Jiri Hudler: The Flames’ most important free agent signing

It’s the little things that help make a team.

Say you’re a hockey player. You do well enough to get drafted. You aren’t a first round pick or a sure bet or anything like that, but you’re pretty decent, and an NHL team – a much revered one, for the record – is willing to take a chance on you. They even give you your first taste in the big show, even though it’s not much.

So you go to the minors and toil away for a couple of years. Between bus rides and smaller cities, you grow.

And then it happens: you make the NHL.

On a good team, too.

You may not get to be the guy, but you’re a guy. And the part when you win the Cup isn’t bad, either.

It gets to the point you even get to have your own contract dispute, but you come back soon enough, no harm, no foul.

You’re playing alongside legends. Some of the absolute best the world has ever had to offer, and you share a locker room with them; you’re one of the few to ever see them at their very best. One of the few to ever see them at their very worst. You’re a part of it all, and it’s pretty incredible.

You aren’t the guy, but you’ve gotten to the point where you’re a pretty meaningful part of the team. To the point where another team, one that also has some of the best the world has ever seen, also has championship aspirations, really wants you to come on board. Make the switch. It’s not that you’ve never played for another team in your life; it’s that at the highest level the world has to offer, you’ve only known one thing. Good players, good team, and your experiences with them have made you all the better.

So you take the other team’s offer, and the roof caves in pretty much immediately. There are a number of off-ice situations, including a lengthy lockout, to make your start with your new team be, well, terrible. 

You don’t know anybody there.

You aren’t winning.

You aren’t going to make the playoffs. (You always make the playoffs.)

All the big name players are leaving, right at the same time you signed a commitment to try and help them get a Cup.

The R-word comes up. Rebuild. Suddenly your teammates are five, 10 years younger than you.

You’ve become the guy.

How do you respond?

Embrace it

I like to think of the Flames’ rebuild beginning with the Jarome Iginla trade, but officially kicking in when Sean Monahan was drafted. It was bittersweet: the Flames’ biggest need for the longest time was a number one centre for Iginla, and it wasn’t until after he was gone that they may have finally acquired him, even if he was probably still a few years in the making.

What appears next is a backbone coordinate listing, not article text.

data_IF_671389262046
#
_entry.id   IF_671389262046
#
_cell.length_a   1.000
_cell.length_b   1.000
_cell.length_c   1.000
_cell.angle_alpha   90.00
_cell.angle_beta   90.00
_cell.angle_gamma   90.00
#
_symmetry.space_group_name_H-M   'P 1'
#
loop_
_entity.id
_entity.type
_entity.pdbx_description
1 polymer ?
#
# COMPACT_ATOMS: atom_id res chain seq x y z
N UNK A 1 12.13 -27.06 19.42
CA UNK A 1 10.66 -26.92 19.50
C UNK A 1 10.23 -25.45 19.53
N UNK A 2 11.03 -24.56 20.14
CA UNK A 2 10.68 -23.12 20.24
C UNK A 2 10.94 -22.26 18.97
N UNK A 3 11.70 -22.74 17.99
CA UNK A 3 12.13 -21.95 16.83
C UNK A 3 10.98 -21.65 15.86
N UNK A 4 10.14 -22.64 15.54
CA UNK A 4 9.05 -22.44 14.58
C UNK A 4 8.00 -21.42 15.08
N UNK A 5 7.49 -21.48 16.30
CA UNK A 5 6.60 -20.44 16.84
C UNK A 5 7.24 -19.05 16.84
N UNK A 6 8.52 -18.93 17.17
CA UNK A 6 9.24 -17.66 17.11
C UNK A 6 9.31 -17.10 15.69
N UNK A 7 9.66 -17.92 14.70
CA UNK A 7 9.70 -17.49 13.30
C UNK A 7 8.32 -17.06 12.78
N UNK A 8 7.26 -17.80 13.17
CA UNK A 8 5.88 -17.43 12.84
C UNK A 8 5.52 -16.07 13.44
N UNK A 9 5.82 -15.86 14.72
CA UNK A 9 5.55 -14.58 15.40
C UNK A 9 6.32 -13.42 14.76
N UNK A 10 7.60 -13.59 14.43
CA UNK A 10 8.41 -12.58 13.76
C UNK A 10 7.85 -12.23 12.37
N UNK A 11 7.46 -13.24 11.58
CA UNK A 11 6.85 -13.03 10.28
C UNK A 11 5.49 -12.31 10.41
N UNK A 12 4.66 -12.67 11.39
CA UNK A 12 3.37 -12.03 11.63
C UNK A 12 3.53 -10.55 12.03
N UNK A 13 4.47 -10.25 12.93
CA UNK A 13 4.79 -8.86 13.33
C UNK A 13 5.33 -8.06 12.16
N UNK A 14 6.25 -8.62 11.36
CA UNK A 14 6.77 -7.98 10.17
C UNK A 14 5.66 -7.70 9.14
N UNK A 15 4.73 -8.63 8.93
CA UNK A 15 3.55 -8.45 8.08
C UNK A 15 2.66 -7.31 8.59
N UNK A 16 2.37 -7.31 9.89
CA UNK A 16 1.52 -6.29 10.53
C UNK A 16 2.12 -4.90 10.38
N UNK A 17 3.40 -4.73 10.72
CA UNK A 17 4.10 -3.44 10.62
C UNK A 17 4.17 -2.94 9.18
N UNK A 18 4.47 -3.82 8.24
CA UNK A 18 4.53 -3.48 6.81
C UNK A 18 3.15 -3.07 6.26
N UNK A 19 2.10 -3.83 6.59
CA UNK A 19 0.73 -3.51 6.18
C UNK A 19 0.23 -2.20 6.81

Already, Monahan was a very, very, very important part of the Calgary Flames.

In addition to being one of his first ever linemates, Hudler went the extra step, got him out of the hotel he was living in during his nine-game tryout, and brought him home. Monahan made league-wide rumbles during his first nine games as a point-per-game rookie. He wasn’t the only one, though; Hudler had points in nine straight to start his own season.

Monahan’s NHL career – which, with each passing day, is looking like it’s going to be more and more incredible – began with Hudler around him at pretty much all times. Monahan’s rookie season saw Hudler be his second most common linemate, and vice versa. 

So it was no surprise when just a year later, Johnny Gaudreau ended up alongside Hudler, too. (Of Gaudreau’s 46 points this season to date, Hudler has played a hand in 22 of them: nearly half.) Add Monahan into the mix, and you’ve got one of the best possible Flames line combinations, consisting of a couple of kids in their early 20s and a winger 10 years older than them.

In fact, after Gaudreau and Monahan, Hudler’s most common linemates this season – a season that has featured oh so many rookie recalls – are Markus Granlund and Josh Jooris, one of whom came out of nowhere to randomly and awesomely become a full time NHLer.

Does Monahan look to become a legitimate number one centre in the NHL this quickly without Hudler flanking him most frequently in his first two seasons? Does Gaudreau wow the entire league without being joined at Hudler’s hip? Does Jooris look as good as he does without centring Hudler while the mostly-graduated Monahan handled the hardest minutes in Mikael Backlund’s absence?

Those aren’t questions we’re ever going to know the answer to, but we do know one thing for sure: two rookies and one sophomore are spending considerable time with Jiri Hudler, and two rookies and one sophomore are looking pretty great. There’s budding but not-quite-there-yet NHLer Markus Granlund to consider, as well:

jirirookiewowy

Monahan’s numbers are from his rookie season, when he and Hudler played 363:30 together. Gaudreau, Jooris, and Granlund’s numbers from this season. They have played 558:17, 169:55, and 181:17 with Hudler, respectively. Hudler has spent substantial time with and helped all of them.

The guy

Of course, it’s not just enough to have good character. There are, after all, plenty of NHLers out there who are lauded for their character and not much else, which is usually an indication that they aren’t very good at actual hockey.

Jarome Iginla led the Flames in scoring for 11 straight years. Then he was traded, and in a disastrous lockout season, Mike Cammalleri ended up taking over.

Given a full season, Hudler became the Flames’ new scoring leader, and it’s looking like he’ll be the first Flame since Iggy to have that honour in consecutive seasons.

In his contract year, Hudler posted 25 goals (a career high) and 50 points (the second time he reached that marker). His best numbers with the Red Wings ended up being 57 points in 2008-09, a career high that still stands today, and one that will probably be broken this season.